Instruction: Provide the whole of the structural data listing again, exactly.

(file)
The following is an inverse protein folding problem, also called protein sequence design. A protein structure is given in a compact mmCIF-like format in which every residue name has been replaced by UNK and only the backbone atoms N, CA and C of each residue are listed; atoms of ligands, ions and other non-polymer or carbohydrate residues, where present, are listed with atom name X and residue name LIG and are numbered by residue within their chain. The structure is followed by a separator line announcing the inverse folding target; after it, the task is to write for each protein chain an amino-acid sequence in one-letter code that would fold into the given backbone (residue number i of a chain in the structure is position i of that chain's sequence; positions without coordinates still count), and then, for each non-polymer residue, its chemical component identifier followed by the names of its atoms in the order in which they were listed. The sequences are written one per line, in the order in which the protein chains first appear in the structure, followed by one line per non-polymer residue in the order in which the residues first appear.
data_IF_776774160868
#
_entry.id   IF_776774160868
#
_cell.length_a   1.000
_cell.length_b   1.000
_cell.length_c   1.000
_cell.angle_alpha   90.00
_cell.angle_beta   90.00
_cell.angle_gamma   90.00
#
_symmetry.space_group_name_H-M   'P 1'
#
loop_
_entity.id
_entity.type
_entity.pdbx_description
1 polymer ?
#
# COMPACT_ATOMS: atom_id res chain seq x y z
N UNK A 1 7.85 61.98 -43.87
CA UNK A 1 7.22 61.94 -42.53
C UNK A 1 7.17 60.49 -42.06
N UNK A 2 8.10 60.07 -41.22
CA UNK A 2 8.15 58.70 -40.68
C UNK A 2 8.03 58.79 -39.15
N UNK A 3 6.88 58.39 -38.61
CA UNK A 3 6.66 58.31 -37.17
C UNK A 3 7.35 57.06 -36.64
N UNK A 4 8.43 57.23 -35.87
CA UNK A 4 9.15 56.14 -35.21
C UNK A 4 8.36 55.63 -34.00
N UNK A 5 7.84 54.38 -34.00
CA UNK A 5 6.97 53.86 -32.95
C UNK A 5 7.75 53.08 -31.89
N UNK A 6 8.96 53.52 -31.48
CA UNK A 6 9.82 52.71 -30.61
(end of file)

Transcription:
The following is an inverse protein folding problem, also called protein sequence design. A protein structure is given in a compact mmCIF-like format in which every residue name has been replaced by UNK and only the backbone atoms N, CA and C of each residue are listed; atoms of ligands, ions and other non-polymer or carbohydrate residues, where present, are listed with atom name X and residue name LIG and are numbered by residue within their chain. The structure is followed by a separator line announcing the inverse folding target; after it, the task is to write for each protein chain an amino-acid sequence in one-letter code that would fold into the given backbone (residue number i of a chain in the structure is position i of that chain's sequence; positions without coordinates still count), and then, for each non-polymer residue, its chemical component identifier followed by the names of its atoms in the order in which they were listed. The sequences are written one per line, in the order in which the protein chains first appear in the structure, followed by one line per non-polymer residue in the order in which the residues first appear.
data_IF_776774160868
#
_entry.id   IF_776774160868
#
_cell.length_a   1.000
_cell.length_b   1.000
_cell.length_c   1.000
_cell.angle_alpha   90.00
_cell.angle_beta   90.00
_cell.angle_gamma   90.00
#
_symmetry.space_group_name_H-M   'P 1'
#
loop_
_entity.id
_entity.type
_entity.pdbx_description
1 polymer ?
#
# COMPACT_ATOMS: atom_id res chain seq x y z
N UNK A 1 7.85 61.98 -43.87
CA UNK A 1 7.22 61.94 -42.53
C UNK A 1 7.17 60.49 -42.06
N UNK A 2 8.10 60.07 -41.22
CA UNK A 2 8.15 58.70 -40.68
C UNK A 2 8.03 58.79 -39.15
N UNK A 3 6.88 58.39 -38.61
CA UNK A 3 6.66 58.31 -37.17
C UNK A 3 7.35 57.06 -36.64
N UNK A 4 8.43 57.23 -35.87
CA UNK A 4 9.15 56.14 -35.21
C UNK A 4 8.36 55.63 -34.00
N UNK A 5 7.84 54.38 -34.00
CA UNK A 5 6.97 53.86 -32.95
C UNK A 5 7.75 53.08 -31.89
N UNK A 6 8.96 53.52 -31.48
CA UNK A 6 9.82 52.71 -30.61